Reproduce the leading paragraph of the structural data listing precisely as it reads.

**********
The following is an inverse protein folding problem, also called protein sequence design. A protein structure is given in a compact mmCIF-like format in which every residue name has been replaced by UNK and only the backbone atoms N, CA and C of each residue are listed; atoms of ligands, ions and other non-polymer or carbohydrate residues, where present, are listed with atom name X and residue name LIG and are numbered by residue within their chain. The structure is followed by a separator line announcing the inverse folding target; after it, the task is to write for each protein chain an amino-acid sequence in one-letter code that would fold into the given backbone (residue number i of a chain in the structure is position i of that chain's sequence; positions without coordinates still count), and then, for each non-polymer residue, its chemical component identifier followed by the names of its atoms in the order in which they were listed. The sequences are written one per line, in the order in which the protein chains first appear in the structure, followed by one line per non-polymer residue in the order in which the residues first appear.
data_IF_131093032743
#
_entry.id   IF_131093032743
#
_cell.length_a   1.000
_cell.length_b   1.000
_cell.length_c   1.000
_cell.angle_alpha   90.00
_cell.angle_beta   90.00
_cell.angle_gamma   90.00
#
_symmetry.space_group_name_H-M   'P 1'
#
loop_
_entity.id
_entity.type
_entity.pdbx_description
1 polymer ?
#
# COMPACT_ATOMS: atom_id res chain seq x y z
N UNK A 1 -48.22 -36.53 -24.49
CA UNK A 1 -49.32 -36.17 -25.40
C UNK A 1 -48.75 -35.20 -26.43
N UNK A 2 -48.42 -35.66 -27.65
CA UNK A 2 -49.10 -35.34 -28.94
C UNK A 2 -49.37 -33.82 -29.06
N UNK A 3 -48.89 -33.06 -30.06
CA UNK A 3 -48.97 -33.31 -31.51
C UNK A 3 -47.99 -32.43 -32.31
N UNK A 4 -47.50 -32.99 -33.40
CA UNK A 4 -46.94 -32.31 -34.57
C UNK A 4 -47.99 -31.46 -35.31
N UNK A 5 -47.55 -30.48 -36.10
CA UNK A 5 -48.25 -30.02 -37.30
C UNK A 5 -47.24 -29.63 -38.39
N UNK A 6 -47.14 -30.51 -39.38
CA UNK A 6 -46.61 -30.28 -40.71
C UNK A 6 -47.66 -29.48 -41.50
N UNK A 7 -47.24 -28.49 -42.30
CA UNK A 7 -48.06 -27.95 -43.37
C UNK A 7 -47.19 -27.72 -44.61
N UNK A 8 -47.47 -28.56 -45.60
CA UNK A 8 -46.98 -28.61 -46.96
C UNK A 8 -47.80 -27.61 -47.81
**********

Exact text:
The following is an inverse protein folding problem, also called protein sequence design. A protein structure is given in a compact mmCIF-like format in which every residue name has been replaced by UNK and only the backbone atoms N, CA and C of each residue are listed; atoms of ligands, ions and other non-polymer or carbohydrate residues, where present, are listed with atom name X and residue name LIG and are numbered by residue within their chain. The structure is followed by a separator line announcing the inverse folding target; after it, the task is to write for each protein chain an amino-acid sequence in one-letter code that would fold into the given backbone (residue number i of a chain in the structure is position i of that chain's sequence; positions without coordinates still count), and then, for each non-polymer residue, its chemical component identifier followed by the names of its atoms in the order in which they were listed. The sequences are written one per line, in the order in which the protein chains first appear in the structure, followed by one line per non-polymer residue in the order in which the residues first appear.